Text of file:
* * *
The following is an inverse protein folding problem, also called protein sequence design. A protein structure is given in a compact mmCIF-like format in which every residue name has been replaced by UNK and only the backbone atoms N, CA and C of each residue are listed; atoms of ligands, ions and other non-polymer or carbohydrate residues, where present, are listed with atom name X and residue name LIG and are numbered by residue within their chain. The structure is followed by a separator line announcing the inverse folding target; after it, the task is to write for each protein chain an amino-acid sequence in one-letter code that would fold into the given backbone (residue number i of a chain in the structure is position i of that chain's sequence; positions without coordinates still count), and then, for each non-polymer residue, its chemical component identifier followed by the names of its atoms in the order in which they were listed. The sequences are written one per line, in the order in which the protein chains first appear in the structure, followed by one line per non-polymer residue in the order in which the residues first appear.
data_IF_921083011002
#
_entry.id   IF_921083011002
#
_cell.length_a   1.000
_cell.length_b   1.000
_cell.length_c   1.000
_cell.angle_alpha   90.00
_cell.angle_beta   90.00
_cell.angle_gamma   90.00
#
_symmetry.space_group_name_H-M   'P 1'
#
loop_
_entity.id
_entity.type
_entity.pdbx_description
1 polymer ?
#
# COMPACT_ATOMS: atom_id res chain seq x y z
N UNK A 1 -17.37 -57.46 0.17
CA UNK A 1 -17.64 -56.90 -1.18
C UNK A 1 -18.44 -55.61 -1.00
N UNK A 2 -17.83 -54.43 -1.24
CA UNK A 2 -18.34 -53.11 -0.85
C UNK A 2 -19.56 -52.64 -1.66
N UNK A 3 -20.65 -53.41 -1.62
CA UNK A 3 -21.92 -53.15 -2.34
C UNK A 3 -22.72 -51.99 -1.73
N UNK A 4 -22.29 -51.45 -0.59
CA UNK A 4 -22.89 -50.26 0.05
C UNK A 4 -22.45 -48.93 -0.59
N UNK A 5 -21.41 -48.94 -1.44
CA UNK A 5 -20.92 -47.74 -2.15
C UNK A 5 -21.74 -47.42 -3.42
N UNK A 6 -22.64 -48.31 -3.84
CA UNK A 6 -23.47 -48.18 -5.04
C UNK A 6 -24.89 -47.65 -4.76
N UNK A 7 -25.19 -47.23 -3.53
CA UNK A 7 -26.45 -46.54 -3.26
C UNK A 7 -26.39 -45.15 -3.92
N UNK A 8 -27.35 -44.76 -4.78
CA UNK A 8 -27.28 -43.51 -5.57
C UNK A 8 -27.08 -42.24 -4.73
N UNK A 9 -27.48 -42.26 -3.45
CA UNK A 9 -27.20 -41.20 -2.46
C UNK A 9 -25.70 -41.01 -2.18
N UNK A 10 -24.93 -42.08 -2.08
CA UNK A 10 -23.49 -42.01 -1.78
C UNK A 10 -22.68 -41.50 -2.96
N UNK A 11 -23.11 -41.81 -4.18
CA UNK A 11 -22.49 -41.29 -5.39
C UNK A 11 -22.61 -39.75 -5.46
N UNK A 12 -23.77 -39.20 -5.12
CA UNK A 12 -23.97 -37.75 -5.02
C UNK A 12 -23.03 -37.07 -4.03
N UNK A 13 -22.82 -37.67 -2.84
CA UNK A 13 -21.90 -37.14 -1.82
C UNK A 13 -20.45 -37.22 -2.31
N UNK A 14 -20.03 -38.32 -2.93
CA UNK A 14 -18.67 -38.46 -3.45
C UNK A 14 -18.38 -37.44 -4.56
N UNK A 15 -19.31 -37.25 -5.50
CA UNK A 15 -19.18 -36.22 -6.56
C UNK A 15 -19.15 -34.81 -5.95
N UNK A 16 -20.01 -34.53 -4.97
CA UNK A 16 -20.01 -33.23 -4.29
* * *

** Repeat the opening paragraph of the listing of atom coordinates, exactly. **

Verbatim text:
The following is an inverse protein folding problem, also called protein sequence design. A protein structure is given in a compact mmCIF-like format in which every residue name has been replaced by UNK and only the backbone atoms N, CA and C of each residue are listed; atoms of ligands, ions and other non-polymer or carbohydrate residues, where present, are listed with atom name X and residue name LIG and are numbered by residue within their chain. The structure is followed by a separator line announcing the inverse folding target; after it, the task is to write for each protein chain an amino-acid sequence in one-letter code that would fold into the given backbone (residue number i of a chain in the structure is position i of that chain's sequence; positions without coordinates still count), and then, for each non-polymer residue, its chemical component identifier followed by the names of its atoms in the order in which they were listed. The sequences are written one per line, in the order in which the protein chains first appear in the structure, followed by one line per non-polymer residue in the order in which the residues first appear.